Looking back, I really like the movie now. It is filled with daring ideas and slick filmmaking. Having stood on that set during the filming of every single shot in the movie, it is still almost impossible to separate myself from it… but yes, I think it is good. It may even be scary. You tell me. I am also proud of the role we created for Angus Scrimm, my old friend, who left us last year. He spoke every word I wrote for him, exactly as I wrote it. Our work together will always be a touchstone and a gift.
After MASTERS, I reeled in certain tailspins, as I mentioned, but I kept busy. I published THE RIOT ACT to great critical acclaim. I developed film projects with Don. I wrote a novel that was never published, about my life and the death of my mother.
In 2007, I put all that aside and began SHOCK FESTIVAL.
This was a book project that consumed my every waking moment for almost two years, as I first created it independently in o7, then found a big publisher in 08 and crafted the final version that appeared in bookstores all over the country. This was the first book I ever created to be released by a major imprint. When IDW released the final product to an unsuspecting world in October of that year, I had spent thousands of hours on it… and it remains the most audacious, original and ambitious book of its kind. In fact, there are NO OTHER BOOKS like this one. I made damn sure of that.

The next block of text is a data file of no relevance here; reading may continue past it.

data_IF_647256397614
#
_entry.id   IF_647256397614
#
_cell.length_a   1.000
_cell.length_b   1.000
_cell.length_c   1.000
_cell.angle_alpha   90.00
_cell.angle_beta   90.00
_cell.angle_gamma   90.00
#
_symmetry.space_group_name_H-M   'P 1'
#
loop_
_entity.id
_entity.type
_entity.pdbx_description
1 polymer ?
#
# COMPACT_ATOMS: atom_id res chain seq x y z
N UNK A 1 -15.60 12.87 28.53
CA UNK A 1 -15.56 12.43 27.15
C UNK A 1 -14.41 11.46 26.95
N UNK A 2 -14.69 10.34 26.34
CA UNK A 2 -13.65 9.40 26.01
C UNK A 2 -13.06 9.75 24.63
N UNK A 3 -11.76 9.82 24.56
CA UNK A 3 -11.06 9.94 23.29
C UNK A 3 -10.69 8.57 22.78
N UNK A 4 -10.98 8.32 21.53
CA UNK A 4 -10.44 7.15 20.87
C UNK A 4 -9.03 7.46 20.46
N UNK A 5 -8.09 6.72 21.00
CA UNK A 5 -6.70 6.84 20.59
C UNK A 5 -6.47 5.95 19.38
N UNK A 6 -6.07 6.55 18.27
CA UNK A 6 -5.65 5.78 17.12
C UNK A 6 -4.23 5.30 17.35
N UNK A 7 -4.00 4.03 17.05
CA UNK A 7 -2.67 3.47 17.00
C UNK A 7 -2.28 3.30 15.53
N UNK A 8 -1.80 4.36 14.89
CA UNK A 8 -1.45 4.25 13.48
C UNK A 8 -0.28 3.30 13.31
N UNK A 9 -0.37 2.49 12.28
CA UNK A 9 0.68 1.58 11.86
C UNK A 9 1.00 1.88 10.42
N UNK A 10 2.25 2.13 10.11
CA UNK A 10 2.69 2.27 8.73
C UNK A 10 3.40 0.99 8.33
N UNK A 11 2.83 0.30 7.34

For those of you who don’t know, SHOCK FESTIVAL is one of those oversized coffee table books filled with information and rare memorabilia artifacts from all of your favorite sleazebag exploitation movies. It contains over 600 photos, posters, lobby cards and other junk, and it goes into so much depth about the making of these movies and the shady characters behind them that you’d think I knew all these people personally… or maybe I just made it all up.
I made it all up.
That’s what made the project special and unique—it’s actually a very carefully designed illustrated novel, and every piece of memorabilia is manufactured to sell the illusion. That’s the reason you’ve never seen anything like this before and may never again. Just the art requirement alone on this project would have been prohibitively expensive to anyone else because it deals with more than 100 imaginary films—which is why I had to teach myself how to be an illustrator to do it.
This makes SHOCK FESTIVAL the most deeply meaningful project I have ever done in certain ways, because I used it to pull myself up from personal tragedy, invented a whole new “genre” of “mockumentary” book, and learned how to do difficult new things in order to pull it off. I read through most of the book last week… and I have to tell you, guys, it’s a thing that makes me very, very happy. It is one of the great—if not THE great—works of my entire career.